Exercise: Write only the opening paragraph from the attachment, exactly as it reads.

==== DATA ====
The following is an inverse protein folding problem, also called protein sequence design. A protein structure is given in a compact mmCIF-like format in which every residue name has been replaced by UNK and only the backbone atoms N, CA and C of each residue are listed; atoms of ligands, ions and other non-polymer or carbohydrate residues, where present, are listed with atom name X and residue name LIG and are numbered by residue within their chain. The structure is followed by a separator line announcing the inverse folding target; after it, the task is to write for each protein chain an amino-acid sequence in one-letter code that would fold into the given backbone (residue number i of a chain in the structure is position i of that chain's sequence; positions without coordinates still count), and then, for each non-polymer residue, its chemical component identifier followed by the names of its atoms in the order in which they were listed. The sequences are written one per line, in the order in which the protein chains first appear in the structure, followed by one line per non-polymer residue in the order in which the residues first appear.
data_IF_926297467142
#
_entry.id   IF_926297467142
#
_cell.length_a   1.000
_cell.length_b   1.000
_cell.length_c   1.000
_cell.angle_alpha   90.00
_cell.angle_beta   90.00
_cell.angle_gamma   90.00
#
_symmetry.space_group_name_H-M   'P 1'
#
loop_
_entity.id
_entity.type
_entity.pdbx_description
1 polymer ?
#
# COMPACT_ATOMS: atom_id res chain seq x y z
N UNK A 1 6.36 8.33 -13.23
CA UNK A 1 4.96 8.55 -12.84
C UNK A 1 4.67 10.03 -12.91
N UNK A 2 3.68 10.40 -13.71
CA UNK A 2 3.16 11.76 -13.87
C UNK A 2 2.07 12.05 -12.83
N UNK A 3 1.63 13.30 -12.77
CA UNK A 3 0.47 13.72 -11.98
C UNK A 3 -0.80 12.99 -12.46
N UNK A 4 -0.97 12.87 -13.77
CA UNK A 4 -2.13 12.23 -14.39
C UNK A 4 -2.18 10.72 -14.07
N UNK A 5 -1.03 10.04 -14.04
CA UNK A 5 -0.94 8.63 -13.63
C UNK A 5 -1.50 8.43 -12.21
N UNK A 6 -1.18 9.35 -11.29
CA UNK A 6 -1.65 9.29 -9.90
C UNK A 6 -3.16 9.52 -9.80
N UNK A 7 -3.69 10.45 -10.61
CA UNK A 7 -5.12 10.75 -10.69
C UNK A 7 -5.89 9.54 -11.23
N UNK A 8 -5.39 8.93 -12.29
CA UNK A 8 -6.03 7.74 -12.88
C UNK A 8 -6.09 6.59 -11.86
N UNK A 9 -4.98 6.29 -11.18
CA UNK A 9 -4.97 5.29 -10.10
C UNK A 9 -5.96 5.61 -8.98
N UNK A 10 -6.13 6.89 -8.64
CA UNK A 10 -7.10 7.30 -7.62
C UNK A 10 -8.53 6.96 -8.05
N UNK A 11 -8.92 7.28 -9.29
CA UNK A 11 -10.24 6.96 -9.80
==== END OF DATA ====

The following is an inverse protein folding problem, also called protein sequence design. A protein structure is given in a compact mmCIF-like format in which every residue name has been replaced by UNK and only the backbone atoms N, CA and C of each residue are listed; atoms of ligands, ions and other non-polymer or carbohydrate residues, where present, are listed with atom name X and residue name LIG and are numbered by residue within their chain. The structure is followed by a separator line announcing the inverse folding target; after it, the task is to write for each protein chain an amino-acid sequence in one-letter code that would fold into the given backbone (residue number i of a chain in the structure is position i of that chain's sequence; positions without coordinates still count), and then, for each non-polymer residue, its chemical component identifier followed by the names of its atoms in the order in which they were listed. The sequences are written one per line, in the order in which the protein chains first appear in the structure, followed by one line per non-polymer residue in the order in which the residues first appear.